Rosmarinus officinalis 
Herb - Culinary / Medicinal
USDA Zones 8 to 10
Soil pH 6.0 to 7.0
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Rosemary is a hardy perennial herb that's grown not only culinary purposes, but can also be used for personal hygiene in soaps , shampoos and lotions or an aromatic addition to potpourri or sachets. In the Dark Ages, people placed rosemary sprigs under their pillows while sleeping as they believed it would ward off evil spirits and bad dreams.
Rosemary is actually an evergreen that can be grown outdoors successfully in Zones 8 and 9. It is a woody-stemmed plant with needles similar to pine needle but they're leaves. Rosemary can also be grown as a container plant, over wintered indoors, in other zones. They average 1 to 3 feet tall, but can reach up to 6 feet under proper conditions.
This aromatic evergreen grows best in a well-drained, sandy, soil with full sun. Rosemary will tolerate partial shade, full sun is best. Seedlings mature rather slowly, you might want to buy plants and start them indoors for quicker results. Plants should be spaced 1 to 2 feet apart or if grown outdoors as a perennial 4 to 4 1/2 feet apart.
Keep the soil moist, allowing it to dry out completely between watering. Mulch your plants to retain enough moisture near the roots during the dog days of summer and to provide winter insulation.
Keep mulch away from the crown of the plant, as it contributes to rots and fungus. In the early spring, you should prune any dead wood out.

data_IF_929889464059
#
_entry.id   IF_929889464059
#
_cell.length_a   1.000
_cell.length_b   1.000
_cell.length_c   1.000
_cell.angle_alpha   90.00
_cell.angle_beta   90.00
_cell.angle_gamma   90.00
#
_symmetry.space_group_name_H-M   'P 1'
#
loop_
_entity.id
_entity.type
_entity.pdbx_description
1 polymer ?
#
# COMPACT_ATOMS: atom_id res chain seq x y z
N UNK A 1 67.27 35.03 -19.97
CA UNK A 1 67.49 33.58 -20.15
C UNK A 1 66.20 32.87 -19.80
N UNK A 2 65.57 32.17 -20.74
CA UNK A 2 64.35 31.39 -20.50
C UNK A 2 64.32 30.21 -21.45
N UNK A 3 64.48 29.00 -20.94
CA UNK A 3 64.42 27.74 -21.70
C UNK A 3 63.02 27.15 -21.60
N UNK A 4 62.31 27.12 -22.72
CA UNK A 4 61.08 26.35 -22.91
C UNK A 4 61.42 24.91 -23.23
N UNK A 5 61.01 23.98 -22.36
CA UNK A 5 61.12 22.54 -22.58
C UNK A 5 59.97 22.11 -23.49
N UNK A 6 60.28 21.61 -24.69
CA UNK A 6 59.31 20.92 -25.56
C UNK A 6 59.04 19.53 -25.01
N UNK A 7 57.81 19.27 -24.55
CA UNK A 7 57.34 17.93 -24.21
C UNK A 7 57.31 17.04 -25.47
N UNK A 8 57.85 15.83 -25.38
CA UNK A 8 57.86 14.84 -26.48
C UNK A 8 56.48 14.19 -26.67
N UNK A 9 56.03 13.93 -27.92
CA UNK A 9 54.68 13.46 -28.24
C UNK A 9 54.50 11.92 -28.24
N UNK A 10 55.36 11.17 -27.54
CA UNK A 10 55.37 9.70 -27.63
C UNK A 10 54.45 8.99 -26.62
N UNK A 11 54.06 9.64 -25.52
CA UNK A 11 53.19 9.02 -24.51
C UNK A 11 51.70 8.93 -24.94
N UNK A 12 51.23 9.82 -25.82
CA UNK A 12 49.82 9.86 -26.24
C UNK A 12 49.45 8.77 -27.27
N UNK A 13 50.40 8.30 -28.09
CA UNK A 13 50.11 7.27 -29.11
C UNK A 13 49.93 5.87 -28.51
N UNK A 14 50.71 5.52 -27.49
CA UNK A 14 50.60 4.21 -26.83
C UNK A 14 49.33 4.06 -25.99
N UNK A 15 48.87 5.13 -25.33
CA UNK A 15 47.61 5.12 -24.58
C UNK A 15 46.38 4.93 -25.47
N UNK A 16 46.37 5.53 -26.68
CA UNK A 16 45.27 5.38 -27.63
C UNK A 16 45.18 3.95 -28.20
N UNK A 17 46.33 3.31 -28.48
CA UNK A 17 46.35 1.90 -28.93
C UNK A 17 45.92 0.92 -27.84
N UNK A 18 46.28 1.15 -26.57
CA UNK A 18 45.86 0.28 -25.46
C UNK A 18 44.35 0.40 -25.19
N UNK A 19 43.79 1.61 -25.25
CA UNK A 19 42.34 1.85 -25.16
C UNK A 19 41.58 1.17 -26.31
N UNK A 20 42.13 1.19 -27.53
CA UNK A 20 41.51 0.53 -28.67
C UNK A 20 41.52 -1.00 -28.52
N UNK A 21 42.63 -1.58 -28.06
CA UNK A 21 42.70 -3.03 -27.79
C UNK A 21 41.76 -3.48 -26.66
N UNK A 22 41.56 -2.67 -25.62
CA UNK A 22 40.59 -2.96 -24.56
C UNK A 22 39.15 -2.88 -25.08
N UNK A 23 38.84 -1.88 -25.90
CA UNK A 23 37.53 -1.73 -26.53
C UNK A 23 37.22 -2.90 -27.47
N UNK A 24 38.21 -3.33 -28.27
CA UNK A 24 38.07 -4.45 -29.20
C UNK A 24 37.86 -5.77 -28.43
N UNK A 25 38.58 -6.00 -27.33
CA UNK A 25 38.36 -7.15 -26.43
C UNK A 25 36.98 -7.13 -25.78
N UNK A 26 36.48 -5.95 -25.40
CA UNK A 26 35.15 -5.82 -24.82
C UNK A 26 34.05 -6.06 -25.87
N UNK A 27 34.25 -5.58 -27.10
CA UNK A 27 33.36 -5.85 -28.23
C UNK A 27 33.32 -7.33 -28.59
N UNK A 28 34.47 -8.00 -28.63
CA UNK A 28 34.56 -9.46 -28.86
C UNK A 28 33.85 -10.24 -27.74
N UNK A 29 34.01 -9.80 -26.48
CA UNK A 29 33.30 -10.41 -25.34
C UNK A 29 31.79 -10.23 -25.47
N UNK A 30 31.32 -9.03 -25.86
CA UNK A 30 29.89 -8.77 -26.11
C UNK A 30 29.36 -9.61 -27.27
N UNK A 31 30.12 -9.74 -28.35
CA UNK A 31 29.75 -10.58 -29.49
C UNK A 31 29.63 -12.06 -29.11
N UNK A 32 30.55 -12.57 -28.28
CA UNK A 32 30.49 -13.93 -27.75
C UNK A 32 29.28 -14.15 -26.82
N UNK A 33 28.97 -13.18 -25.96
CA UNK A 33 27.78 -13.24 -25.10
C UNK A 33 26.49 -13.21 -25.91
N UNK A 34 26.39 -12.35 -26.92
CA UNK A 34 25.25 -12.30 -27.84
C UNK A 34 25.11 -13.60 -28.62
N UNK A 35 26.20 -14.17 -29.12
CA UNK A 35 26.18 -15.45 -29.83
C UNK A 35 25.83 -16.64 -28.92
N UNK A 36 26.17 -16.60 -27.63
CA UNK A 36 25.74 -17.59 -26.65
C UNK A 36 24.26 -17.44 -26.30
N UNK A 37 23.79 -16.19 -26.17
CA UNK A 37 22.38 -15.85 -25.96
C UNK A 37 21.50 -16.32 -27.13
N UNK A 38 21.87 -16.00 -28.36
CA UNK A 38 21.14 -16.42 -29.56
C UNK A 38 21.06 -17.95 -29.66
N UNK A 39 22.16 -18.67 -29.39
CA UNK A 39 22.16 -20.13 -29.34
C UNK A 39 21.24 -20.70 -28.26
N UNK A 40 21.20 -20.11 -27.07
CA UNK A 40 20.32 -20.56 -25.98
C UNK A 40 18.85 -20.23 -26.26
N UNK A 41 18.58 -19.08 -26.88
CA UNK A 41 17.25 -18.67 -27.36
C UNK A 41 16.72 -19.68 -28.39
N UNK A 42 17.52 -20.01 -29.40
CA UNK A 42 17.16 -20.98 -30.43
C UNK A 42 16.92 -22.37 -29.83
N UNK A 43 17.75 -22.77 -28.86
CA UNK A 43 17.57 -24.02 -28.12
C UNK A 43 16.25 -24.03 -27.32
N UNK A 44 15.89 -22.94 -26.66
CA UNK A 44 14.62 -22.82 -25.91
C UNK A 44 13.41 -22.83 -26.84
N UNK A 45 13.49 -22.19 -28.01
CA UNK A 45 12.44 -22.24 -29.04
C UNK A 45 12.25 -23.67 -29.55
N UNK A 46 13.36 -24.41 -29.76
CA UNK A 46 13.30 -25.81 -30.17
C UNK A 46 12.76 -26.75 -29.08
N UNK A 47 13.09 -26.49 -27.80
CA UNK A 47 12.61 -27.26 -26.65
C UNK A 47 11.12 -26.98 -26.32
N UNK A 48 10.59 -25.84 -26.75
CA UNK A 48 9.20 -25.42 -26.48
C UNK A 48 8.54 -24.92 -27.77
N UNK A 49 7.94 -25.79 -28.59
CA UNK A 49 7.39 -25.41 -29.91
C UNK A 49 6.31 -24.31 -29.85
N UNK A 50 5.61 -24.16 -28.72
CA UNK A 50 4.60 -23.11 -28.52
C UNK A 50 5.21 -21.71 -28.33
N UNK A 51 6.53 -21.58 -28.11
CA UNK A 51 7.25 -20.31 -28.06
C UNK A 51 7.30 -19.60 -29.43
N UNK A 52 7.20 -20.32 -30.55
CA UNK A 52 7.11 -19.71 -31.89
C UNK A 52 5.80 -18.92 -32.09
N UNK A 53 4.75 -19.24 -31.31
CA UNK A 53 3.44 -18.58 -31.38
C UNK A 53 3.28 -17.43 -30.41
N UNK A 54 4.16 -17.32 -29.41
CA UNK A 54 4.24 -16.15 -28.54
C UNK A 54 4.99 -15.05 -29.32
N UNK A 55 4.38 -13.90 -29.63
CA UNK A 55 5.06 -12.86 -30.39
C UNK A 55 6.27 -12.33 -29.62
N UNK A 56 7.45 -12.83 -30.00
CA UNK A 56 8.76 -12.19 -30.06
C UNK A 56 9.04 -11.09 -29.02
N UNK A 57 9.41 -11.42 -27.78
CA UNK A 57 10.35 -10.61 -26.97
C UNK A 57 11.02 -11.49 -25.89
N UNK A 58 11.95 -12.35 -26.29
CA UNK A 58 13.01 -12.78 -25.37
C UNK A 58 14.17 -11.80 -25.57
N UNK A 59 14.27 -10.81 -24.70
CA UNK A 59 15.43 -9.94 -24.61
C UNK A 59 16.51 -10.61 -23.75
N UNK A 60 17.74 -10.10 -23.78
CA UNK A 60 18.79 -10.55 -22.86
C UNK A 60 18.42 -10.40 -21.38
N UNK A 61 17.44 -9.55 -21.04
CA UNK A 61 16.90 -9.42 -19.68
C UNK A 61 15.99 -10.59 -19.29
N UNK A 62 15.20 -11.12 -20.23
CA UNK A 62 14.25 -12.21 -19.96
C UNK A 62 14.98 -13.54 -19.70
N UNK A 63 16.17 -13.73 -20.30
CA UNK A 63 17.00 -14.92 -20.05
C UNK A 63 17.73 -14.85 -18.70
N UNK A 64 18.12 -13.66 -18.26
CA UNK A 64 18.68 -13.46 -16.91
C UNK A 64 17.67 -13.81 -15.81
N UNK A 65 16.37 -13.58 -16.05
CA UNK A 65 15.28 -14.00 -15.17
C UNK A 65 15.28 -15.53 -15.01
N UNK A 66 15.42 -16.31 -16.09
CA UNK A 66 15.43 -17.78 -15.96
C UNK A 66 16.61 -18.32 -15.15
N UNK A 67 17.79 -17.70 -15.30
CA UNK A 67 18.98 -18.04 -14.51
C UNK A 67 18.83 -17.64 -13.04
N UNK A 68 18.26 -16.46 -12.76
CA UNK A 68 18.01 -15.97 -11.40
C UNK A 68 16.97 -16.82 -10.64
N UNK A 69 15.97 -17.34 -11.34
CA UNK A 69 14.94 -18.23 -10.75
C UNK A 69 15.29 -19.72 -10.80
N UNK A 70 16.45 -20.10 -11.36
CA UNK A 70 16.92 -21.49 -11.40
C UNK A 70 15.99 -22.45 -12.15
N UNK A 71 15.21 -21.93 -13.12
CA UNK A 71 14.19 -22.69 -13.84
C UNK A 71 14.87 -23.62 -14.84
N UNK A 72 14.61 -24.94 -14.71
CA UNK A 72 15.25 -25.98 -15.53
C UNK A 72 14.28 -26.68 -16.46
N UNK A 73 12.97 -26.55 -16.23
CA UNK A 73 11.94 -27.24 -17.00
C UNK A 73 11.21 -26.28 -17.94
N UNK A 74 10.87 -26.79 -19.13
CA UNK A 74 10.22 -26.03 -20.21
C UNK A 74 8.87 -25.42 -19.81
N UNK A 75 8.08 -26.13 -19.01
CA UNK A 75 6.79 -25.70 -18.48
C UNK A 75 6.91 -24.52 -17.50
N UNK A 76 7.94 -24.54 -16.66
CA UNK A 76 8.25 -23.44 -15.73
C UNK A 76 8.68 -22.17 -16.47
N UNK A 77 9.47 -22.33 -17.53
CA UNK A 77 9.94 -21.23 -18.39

Spider Mites, Scale insects, Whiteflies, and mealybugs are common insect pests of rosemary.
Powdery mildew and root rot, particularly in humid regions are disease issues. Ensuring that your plants have adequate drainage and ventilation is the best way toward off these diseases.
In cooler regions, the cold will kill the tops of the rosemary plant. Before winter roars in.
So long as the plants are growing you can harvest continuously, as needed. Hand strip needles from the stems and cut them up before using. Rosemary can also dried or frozen well. Freeze entire sprigs, as you need some leaves, hand pick off the amount you need. Cut rosemary at the soft stems, not the hard woody parts of the plant. Harvest as needed.
To dry rosemary, hang it upside down in bunches to dry with adequate air circulation, and kept away from moisture. Once the stems are dry and semi brittle, strip the leaves from them. Rosemary can also be frozen in sprigs, preserved in vinegar, or used to flavor dressings. It is also used lightly on meats such pork, chicken and veal, in soups stews etcetra.
1. Rosmarinus officinalis is the most commonly grown cultivar, other varieties of Rosemary go by different botanical latin names.